“I need to go now”, I said as I opened the door, to gently push the yappy dude off my doorstep. He steeped down, and agreed to take me to the restroom. Then he asked for the bills.

I took the bill of lading, and packing list, and went inside the building. The yappy dude took my papers, and pointed at a strange hallway. “Go down there”, he said. I started down the hallway, giving the yappy dude a chance to present my bills of lading to the receiving clerk, without me present to interfere.

The receiving clerk hollered at me, and shook his head. I was not allowed to go down that hall. If I needed to use the restroom, I had to go around to the front of the building. I took this opportunity to present my paperwork. When I did, the receiving clerk gave me the scoop: “You don’ have to pay nobody. Nothing.”

I still wasn’t clear. “So”, I said, “¿Is this fellow not affiliated with your company?”

He repeated: “You don’ have to pay nobody. Nothing.” He gestured for emphasis.

There I realized that I was being played by the yappy dude, who retorted, “He’s payin’ us for bringing him in. That got nuthin’ to do with you.”

I have since spoken with another driver, who was lost in New York City, grateful for the dude who stood on his doorstep, and offered to take him to his delivery for twenty dollars. He gladly paid the man twenty dollars for the help.

Here in Chicago, I was not so glad. Got back into the truck and told the yappy dude I did not need to pay him anything. He kept after me, and suggested that my company would pay him a ComChek for bringing me to the delivery location; “that got nuthin’ to do with you.” I showed him that there was no signal on the Qualcomm, so I could not get approval for the ComChek he wanted. He yapped some more, about how he was a working man, with family to feed, and bills to pay. I reached for my coin purse, and dumped a handful of coins into his hand, to get rid of him. After that I closed the window. His companion came to my window, and gave the twirly motion with his fingers. He wanted me to open the window for him, presumably so he could stand on my doorstep, hang onto my window, and yap in my face. I was weary of them already, so I refused to open the window. Those strange lumpers left, but another scammer came up to me shortly.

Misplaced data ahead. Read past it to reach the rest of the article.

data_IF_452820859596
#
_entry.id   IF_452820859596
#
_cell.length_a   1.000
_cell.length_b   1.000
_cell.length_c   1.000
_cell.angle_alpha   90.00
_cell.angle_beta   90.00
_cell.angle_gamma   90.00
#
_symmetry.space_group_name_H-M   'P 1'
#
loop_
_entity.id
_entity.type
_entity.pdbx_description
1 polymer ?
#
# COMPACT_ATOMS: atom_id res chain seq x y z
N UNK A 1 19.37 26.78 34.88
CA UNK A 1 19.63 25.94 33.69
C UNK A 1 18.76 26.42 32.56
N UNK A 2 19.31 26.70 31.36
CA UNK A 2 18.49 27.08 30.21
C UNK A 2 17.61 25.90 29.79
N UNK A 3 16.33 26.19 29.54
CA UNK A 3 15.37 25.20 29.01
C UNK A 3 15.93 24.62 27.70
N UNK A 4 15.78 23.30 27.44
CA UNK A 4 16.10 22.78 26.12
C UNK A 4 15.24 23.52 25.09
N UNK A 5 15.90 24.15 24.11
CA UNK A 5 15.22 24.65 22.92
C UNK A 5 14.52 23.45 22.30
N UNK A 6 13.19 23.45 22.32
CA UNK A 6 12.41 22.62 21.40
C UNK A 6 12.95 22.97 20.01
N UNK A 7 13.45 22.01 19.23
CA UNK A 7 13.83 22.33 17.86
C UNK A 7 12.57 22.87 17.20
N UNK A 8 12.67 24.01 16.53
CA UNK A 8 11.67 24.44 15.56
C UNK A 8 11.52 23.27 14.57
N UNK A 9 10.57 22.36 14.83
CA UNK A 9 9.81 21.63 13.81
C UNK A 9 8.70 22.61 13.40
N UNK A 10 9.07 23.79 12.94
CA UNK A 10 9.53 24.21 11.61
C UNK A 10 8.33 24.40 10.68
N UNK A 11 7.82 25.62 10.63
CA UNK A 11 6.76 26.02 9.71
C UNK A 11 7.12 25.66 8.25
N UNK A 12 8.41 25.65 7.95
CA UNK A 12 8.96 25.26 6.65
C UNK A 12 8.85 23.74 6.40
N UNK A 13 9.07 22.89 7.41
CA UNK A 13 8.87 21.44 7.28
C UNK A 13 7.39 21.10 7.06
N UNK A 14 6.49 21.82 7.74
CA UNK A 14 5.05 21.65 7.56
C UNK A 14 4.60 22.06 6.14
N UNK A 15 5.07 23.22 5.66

Still needed to drain my bladder, so I used a special receptacle in my sleeper berth. Sat waiting for the receiving clerk to come out and get me, with no idea when he would have a door open for me, to unload the meat. After I got tired of sitting, and stepped outside to stretch, a different fellow came meandering up to me. He was a bit older, and missing some front teeth. He was playing like he was one of the good guys. “I heerd they tried to get choo. That aint right. We never go that high. He don’ know them, but he know me.” He wandered a short distance, looking at the dock, and continued his chit-chat. I asked if he was a lumper. His answer was vague. I waited patiently until he suggested something different: “I’m gonna back you in.”

I was a bit suspicious about this idea, so I inquired if he was expecting a fee for his service. He suggested twenty dollars, or whatever I wanted, then without waiting for an answer, he continued his chit-chat.

“I’m here to help you, so you don’ smash into somethin’. Some drivers smash into somethin’ and get fired.” Blah blah blah. He gestured toward the driver who was backing up to the dock as we watched, saying he knew him, and he was a nice guy. He said he knew other drivers in my company.

I got into my truck and closed the window, because I was weary of listening to this fellow. He did not want to leave me alone, and gave me the twirly motion with his fingers. Reluctantly, I opened the window, only partially. He did not stand on my doorstep, but he talked through the window, repeating some things he said before. In summary, he expected me to pay him for helping me to back into the dock. ¿How much money did he expect for this service? He suggested twenty dollars. I’ve never been asked to pay somebody to spot me during backup, no matter how hard of a backup experience it was. This customer did have a rather difficult dock, but I was not going to pay anyone to tell me how to back up to it.

I was anxious to put these scammers far behind me, but the biggest trial that day was actually backing up to the dock. I followed the pattern of the driver ahead of me. I approached it blindside, around a building, next to a steel railing, blocking a long herd of cars in both directions, sliding my trailer axles to the rear so they would sit on two wooden wedges, and almost ripped into a steel impediment between the dock doors. Words alone did not adequately describe the situation, so I took out my video camera, capturing images of the streets and dock area.